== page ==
The Talent Code by Daniel Coyle is a book I’ve wanted to read for a long time.
I love exploring the idea of what builds greatness.
I asked the publisher for a copy to review, and here we are!
What is The Talent Code About?
Daniel Coyle explores what it takes to create talent, which he defines as “possession of repeateable skills that don’t depend upon physical size.”
To do this, he visited a number of “talent hotbeds” – places where talent (sometimes against all logic) grows, deepens, and eventually flourishes.
Of course, I immediately thought, “How can you turn a school into a talent hotbed?” Reading this book made me want to open my own school to try out the ideas.
The book should probably be subtitled, An Ode to Myelin.
Coyle explains in a way that is both engaging and easy to understand that when a nerve fires, myelin is wapped on the fiber that fires. The more that nerve fires, the more meylin wraps around it. The more myelin wraps around it, the faster the signals travel. In this way, with the brain, the rich get richer.
He uses this neuroscience to delve into its applications for the development of talent.
He distills his observations into three main sections:
- deep practice
In this section of the book, Coyle explores what kind of practice really leads to talent. It brushes up against other works on expert performance, like Ericcson’s Peak and Gladwell’s Outliers, but it has a unique take.
He suggests that:
- Certain patterns of targeted practice build skill, not just any ol’ practice.
- Deep practice is built on a paradox: you’re struggling in certain targeted ways – operating at the edges of your ability, where you make mistakes. This is what makes you smarter/better.
- Targeted, mistake-focused practice is so effective because the best way to build a good circuit is to fire it again, over and over. Struggle is not an option: it’s a biolgoical requirement.
- You need passion and persistence because wrapping meylin around a big circuit requires immense energy and time. If you don’t love it, you’ll never work hard enough to be great at it.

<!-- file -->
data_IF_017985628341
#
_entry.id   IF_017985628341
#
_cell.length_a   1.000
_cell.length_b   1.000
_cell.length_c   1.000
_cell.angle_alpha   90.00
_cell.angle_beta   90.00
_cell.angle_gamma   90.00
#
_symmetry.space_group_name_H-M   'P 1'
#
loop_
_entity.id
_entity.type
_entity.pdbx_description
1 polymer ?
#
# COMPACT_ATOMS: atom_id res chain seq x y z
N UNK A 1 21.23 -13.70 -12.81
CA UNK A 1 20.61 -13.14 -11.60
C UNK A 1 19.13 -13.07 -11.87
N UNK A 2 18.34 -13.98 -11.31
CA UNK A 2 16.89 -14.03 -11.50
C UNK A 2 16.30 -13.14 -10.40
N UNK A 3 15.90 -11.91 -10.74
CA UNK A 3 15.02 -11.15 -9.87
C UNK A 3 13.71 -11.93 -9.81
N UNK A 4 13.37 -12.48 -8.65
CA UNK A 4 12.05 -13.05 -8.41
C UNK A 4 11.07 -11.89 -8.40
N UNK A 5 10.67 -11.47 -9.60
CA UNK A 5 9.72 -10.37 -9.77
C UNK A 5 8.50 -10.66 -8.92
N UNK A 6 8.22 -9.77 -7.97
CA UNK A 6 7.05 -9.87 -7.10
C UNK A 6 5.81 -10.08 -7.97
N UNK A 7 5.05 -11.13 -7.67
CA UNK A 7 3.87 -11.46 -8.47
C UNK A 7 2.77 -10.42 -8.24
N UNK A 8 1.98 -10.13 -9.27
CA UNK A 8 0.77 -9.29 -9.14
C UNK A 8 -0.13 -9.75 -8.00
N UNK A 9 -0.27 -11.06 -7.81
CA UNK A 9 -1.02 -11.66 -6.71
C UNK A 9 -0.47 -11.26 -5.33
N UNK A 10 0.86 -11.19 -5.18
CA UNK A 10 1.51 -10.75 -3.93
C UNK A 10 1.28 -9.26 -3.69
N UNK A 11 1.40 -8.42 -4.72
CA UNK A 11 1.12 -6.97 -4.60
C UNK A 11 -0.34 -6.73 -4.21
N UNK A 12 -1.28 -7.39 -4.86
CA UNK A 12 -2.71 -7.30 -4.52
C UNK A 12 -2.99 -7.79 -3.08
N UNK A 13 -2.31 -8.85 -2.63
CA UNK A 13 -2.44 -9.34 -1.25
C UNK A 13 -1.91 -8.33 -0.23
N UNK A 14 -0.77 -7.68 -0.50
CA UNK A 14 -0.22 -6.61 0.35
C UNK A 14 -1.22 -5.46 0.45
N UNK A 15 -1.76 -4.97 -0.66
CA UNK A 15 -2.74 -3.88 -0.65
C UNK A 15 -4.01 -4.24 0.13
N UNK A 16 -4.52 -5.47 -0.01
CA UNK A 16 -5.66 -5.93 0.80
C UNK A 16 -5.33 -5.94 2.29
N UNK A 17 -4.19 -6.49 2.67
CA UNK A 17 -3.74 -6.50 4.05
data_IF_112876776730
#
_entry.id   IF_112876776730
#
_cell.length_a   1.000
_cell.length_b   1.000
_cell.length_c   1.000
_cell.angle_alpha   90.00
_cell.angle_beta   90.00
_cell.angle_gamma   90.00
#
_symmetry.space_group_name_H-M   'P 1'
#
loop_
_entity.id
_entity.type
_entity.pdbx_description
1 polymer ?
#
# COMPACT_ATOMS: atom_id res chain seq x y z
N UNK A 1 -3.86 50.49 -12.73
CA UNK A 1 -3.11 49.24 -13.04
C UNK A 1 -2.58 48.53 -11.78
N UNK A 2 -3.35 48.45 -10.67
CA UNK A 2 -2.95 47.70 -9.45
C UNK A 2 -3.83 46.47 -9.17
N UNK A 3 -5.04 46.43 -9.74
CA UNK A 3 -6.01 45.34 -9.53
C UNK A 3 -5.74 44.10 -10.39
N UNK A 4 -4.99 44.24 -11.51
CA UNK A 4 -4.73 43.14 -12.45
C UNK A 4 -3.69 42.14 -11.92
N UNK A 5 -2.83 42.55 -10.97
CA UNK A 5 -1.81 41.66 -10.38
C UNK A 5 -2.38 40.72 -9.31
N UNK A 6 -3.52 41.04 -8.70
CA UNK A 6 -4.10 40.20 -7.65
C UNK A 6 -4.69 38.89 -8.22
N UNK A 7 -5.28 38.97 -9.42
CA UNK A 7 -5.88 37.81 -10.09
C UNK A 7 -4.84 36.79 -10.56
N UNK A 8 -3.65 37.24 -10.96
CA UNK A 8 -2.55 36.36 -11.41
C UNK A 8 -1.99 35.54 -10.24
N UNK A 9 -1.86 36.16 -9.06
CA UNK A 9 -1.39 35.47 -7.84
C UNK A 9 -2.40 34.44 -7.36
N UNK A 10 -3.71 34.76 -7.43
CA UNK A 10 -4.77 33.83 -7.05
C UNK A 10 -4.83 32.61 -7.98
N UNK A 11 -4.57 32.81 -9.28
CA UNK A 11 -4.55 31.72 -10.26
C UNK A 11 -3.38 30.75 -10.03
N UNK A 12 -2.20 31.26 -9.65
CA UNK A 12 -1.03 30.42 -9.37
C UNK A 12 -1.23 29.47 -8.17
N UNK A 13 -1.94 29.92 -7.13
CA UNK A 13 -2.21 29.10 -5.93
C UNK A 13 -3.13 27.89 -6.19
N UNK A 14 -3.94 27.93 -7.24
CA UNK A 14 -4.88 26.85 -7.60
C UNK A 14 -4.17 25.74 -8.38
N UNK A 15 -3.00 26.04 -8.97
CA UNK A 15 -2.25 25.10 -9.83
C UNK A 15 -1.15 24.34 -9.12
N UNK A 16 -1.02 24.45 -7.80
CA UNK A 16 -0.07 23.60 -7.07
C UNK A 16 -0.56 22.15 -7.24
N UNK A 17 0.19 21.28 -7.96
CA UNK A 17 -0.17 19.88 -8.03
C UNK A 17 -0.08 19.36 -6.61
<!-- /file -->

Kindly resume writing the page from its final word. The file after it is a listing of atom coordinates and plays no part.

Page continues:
- You should look at the whole, and then break it down. Slow it down, and then speed it up (play with time). This aligns beautifully with what we know about the power of retrieval practice.
- “[N]othing you can do – talking thinking reading, imagining – is more effective in building skill than executing the action, firing the impusle down the nerve fiber, fixing errors, honing the circuit.”
In this section, Coyle explores why some people and places are able to ignite latent talent. Why are some people able to spark the desire and belief and interest in the subject or task?
Key ideas include:
- the power of imitative example and personal vision
- Teachers can have/create a reputation for excellence so kids see themselves that way.
- If we see ourselves in success possibility, we’ll reach for success. He tells an astonishing story of students at Yale and the impact reading another student’s bio with their birthdate had on them.
- Good coaches are “allergic to giving pep talks or inspiring speeches; they spent most of their time offering small, targeted, highly specific adjustments…customizing each message to each student’s personality.” This is harmonious with Dweck’s work on praise.
- Effective coaches model the right way, show the incorrect way, and then model the right way again.
- The coach/teacher has to love it.
- Teachers need to get the learner hooked.